THE fact that out of 9,643 applicants only 202 passed the Central Superior Services exam this year has led to headlines like ‘Decline of CSS’. While the reasons for this decline are many, this year’s result does not stem from them. The actual reason is the change in the system of examination introduced by the Federal Public Service Commission (FPSC).
In 2016, the FPSC, on the basis of a number of studies, changed the rules of the exam. It had been following trends where engineers would opt for high-scoring maths and score solid marks, which was not possible for even brilliant students of other, less-scoring subjects. This specialised subject approach was adopted in other areas also, putting the majority of students at an unfair disadvantage.
Since the concept of the CSS exam is based on looking for generalists with a proven level of intellect, the FPSC has come up with six different groups of subjects, including economics and accounting, pure sciences/maths, business/public administration, history, environment/earth sciences and law. It has made it obligatory for applicants to choose practically one subject from each group to ensure a level playing field.
Bashing civil servants is a favourite pastime.
In the good old days of our vintage, there were no multiple choice questions and taking an exam was an art unto itself. Students of English literature and those who had better writing skills had a distinct advantage. Then some decades later, we saw a preponderance of engineers and doctors as entrants. So until the FPSC finds some other aberration, the new rules are meant to fix that flaw.
Any new system takes time to be mastered. Since failing even one subject eliminates a candidate’s chances altogether, the pass percentage has nosedived, as the majority have struggled with elective subjects they have little expertise in.
Some more context is required. Constitutionally, there are three pillars of the state — the executive, judiciary and parliament. Over the years, three more pillars have cropped up — the military, the media and the mullah. Each defends its turf jealously. Take the military and the judiciary. There is only internal accountability. The media and the public are generally careful when it comes to criticising them. Beyond a certain point, the institutions step in to defend their respective members.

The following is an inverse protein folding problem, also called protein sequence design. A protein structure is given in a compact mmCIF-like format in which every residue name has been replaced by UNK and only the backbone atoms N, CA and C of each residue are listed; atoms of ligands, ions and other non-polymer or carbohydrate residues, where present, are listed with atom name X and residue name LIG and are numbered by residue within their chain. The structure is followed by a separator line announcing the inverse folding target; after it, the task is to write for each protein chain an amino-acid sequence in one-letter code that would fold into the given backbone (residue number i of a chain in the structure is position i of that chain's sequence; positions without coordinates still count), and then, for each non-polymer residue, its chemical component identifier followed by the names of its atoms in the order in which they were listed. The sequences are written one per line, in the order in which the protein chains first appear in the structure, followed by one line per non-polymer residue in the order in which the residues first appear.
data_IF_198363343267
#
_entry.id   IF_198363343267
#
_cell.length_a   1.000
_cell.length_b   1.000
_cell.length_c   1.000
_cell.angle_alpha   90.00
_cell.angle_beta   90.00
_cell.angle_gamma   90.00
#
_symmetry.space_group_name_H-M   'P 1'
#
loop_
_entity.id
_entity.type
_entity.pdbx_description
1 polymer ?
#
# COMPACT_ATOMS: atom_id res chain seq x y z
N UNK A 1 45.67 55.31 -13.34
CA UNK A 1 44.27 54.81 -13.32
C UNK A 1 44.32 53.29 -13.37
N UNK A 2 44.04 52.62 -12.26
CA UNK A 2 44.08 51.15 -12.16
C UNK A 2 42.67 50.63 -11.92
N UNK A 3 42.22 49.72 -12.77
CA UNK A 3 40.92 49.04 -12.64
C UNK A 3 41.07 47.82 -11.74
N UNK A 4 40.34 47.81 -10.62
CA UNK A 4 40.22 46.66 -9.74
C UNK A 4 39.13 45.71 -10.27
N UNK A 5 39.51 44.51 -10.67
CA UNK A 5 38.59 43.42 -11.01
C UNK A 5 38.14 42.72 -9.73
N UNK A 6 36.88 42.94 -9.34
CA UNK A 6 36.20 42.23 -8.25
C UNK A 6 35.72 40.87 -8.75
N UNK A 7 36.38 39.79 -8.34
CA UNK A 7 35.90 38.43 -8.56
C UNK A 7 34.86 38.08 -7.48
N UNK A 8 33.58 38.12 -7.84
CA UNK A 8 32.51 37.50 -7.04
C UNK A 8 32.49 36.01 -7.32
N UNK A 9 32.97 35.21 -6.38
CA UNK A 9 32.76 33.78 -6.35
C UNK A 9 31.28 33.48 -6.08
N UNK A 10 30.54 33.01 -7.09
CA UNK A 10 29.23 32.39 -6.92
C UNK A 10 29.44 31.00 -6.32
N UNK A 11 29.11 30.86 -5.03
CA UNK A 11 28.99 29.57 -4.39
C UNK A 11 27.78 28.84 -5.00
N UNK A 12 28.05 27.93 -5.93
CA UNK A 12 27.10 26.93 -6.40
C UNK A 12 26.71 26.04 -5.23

Similarly, criticism of or allegations against a parliamentarian is refuted promptly through the media to which he/she has ready access. He/she may also use the floor of the house to use the choicest invective for his/her critic. And, you criticise the mullah at your own physical peril.
Meanwhile, criticise a media person and he/she will ensure that all your blunders, imaginary or real, are brought to everyone’s attention and that you are forced to go into full-time media management to save your honour. If that option is not available, his/her union, channel or colleagues come to the rescue.
It is only the bureaucrats who are not defended by any one, not even by their own colleagues. Going to the media is against the rules and ‘arranging’ a bureaucrat’s defence through the media is difficult as civil servants don’t have informal access. Officer associations are tame, due to years of servile training; they protest through the ‘proper channels’ only.
Bureaucracy-bashing continues to be the favourite pastime of the judiciary, the media, and the politicians. Bureaucrats are used as examples of unbridled power, inefficiency and corruption, traits which are not exclusive to them.
When earnest young men and women entering the CSS see posts being given on political recommendations rather than on merit, when they understand that loyalty to the politician in power earns a bureaucrat choice assignments, when the corrupt in their ranks prosper, all idealism goes out of the window.
Those who refrain from falling in line or get themselves posted to some affiliate organisation, away from the mainstream, or just learn to pass time, becoming negative and obstructionist in the process.
When the bureaucracy is not given due respect by the powers that be and the pillars of the state, the public follows suit and you have a system where everyone takes it for granted. Resultantly, it cannot enforce its writ.
Even young, idealistic CSS entrants get no support or guidance from their seniors, who are themselves insecure. The federal establishment secretary and the provincial chief secretaries, at one time the source of ultimate power for the civil servant, are unable to secure themselves and have become post offices.
Can you even imagine a Pakistani army chief waiting for hours outside the prime minister’s office to take orders or get approval of the postings of his corps commanders, or to protest against the posting of a brigadier behind his back? Well this is what happens all the time when it comes to bureaucrats including senior ones. And civil servants are still expected to be decisive and efficient, and to deliver.
The writer is a former civil servant.
Published in Dawn